The Airlords of Han is pretty enjoyable. Recommended.

Tuesday, July 19, 2016

The Wisdom of Father Brown

The Wisdom of Father Brown was the second of G. K. Chesterton’s Father Brown short story collections, appearing in 1914.

The Father Brown stories have remained enduringly popular and highly respected examples of the art of the detective story but they have also provoked rather sharply polarised responses from readers and critics.

One of the most frequent criticisms leveled at the detective story as a form is that it is contrived and unrealistic. Real life murderers rarely commit the incredibly elaborate murders that one finds in detective fiction. Real life amateur detectives are very rarely conveniently on hand when a crime is committed. Real private detectives spend most of their time on routine cases and rarely encounter the more spectacular kinds of crime. Real crimes are usually solved because real criminals are either too stupid, too arrogant or too reckless to have any hope of evading capture. There is no need for the brilliant leaps of intuition or the amazing deductive powers that are possessed by fictional detectives. Real crimes also tend to lack the pleasing symmetry or the delightful irony of fictional crime.

Why any of this should be a problem is in itself a mystery. After all surely the purpose of art and literature is not merely to reflect reality but to improve upon it. Reality is distressingly unstructured. Reality tends to lack clear-cut beginnings, middles or endings. In narrative terms it’s a shapeless formless mass. That’s why skilled storytellers make sure their stories do have clear-cut beginnings, middles and ends. A totally realistic detective story would be as crushingly dull and unsatisfying as any other attempts at literary realism.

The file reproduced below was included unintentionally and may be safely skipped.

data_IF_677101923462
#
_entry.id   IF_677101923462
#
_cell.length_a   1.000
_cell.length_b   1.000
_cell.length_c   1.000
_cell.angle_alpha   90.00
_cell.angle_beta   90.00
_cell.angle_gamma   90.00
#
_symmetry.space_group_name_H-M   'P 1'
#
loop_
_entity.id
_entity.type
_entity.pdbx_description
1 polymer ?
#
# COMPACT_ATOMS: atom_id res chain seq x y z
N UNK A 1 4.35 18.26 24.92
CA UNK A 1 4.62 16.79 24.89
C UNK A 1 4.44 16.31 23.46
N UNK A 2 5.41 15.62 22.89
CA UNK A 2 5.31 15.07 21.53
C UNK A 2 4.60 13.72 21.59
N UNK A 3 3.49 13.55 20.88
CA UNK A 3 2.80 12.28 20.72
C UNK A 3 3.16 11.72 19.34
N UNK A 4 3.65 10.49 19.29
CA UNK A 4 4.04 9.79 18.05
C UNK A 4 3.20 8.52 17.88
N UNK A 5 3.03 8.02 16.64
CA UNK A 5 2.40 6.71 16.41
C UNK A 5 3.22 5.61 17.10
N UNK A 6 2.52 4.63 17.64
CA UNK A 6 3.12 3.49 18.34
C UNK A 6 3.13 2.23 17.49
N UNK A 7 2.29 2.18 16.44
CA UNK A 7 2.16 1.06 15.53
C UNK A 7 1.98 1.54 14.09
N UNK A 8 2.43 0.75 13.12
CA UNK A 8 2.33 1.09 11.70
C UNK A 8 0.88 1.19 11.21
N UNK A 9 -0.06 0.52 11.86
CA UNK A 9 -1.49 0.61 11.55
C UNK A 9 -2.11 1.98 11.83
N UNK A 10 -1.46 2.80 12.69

It has to be said that Chesterton took disdain for realism to something of an extreme. The Father Brown stories make no compromises whatsoever with realism.

The other thing that can put people off Chesterton is that he always has an agenda. This is something that I don’t generally approve of in crime fiction - or at least I think it is something that has to be done sparingly and unobtrusively. Chesterton though is quite blatant about his agendas. Sometimes the agenda is a Catholic one, but not always. Somehow Chesterton seems to have the ability to get way with this practice, perhaps because his agendas are so very different from those we are accustomed to in modern crime fiction.

Father Brown himself is presented to us as a man who is remarkable only for his ordinariness and his apparent foolishness. He is a gentle, hopelessly innocent, bumbling and entirely helpless little man who seems to be so inept that one wonders how he has possibly survived. Of course we find out that he has a razor-sharp mind and is far from helpless. 

We also discover that he has an extraordinary knowledge of crime and of evil in general. In fact Chesterton was inspired to create the character when he heard a couple of undergraduates expressing the view that a priest could not possibly understand anything about evil. Chesterton was vastly amused by this - after all a priest spends a good deal of his life listening to other people’s sins, sins that would doubtless shock even the most worldly and cynical undergraduate. A priest would of course also get to know rather a lot about not just the psychology but also the mechanics of crime - to Chesterton the idea of a priest as a detective therefore suddenly seemed like a rather wonderful idea.

The Head of Caesar is a tale of blackmail with some original twists. A wealthy young woman has done something foolish and impulsive - she has stolen a coin to give to her lover. The coin happens to be an extremely valuable Roman coin and it happens to belong to her brother. The head of Caesar on the coin bears a striking resemblance to her lover, which is what prompted her impulsive romantic notion. Now she is being blackmailed - but how could anyone have known of her theft?

The Paradise of Thieves is delightfully whimsical. An English financier and his family on holiday in Italy are captured by brigands, along with Father Brown and an excitable Futurist poet. It all seems impossibly romantic for the 20th century. Had the story been slightly more light-hearted, or slightly less light-hearted it would have foundered. Chesterton however strikes the perfect balance.

The Duel of Dr Hirsch is an intriguingly odd story. A French pacifist intellectual named Hirsch has invented a powerful new weapon. There is reason to suspect he is a traitor and he is to fight a duel with an army officer named Dubosc. Father Brown knows the duel will never take place. It all hinges on the fact that not only was the information in the supposedly treasonous letter wrong, it was too wrong.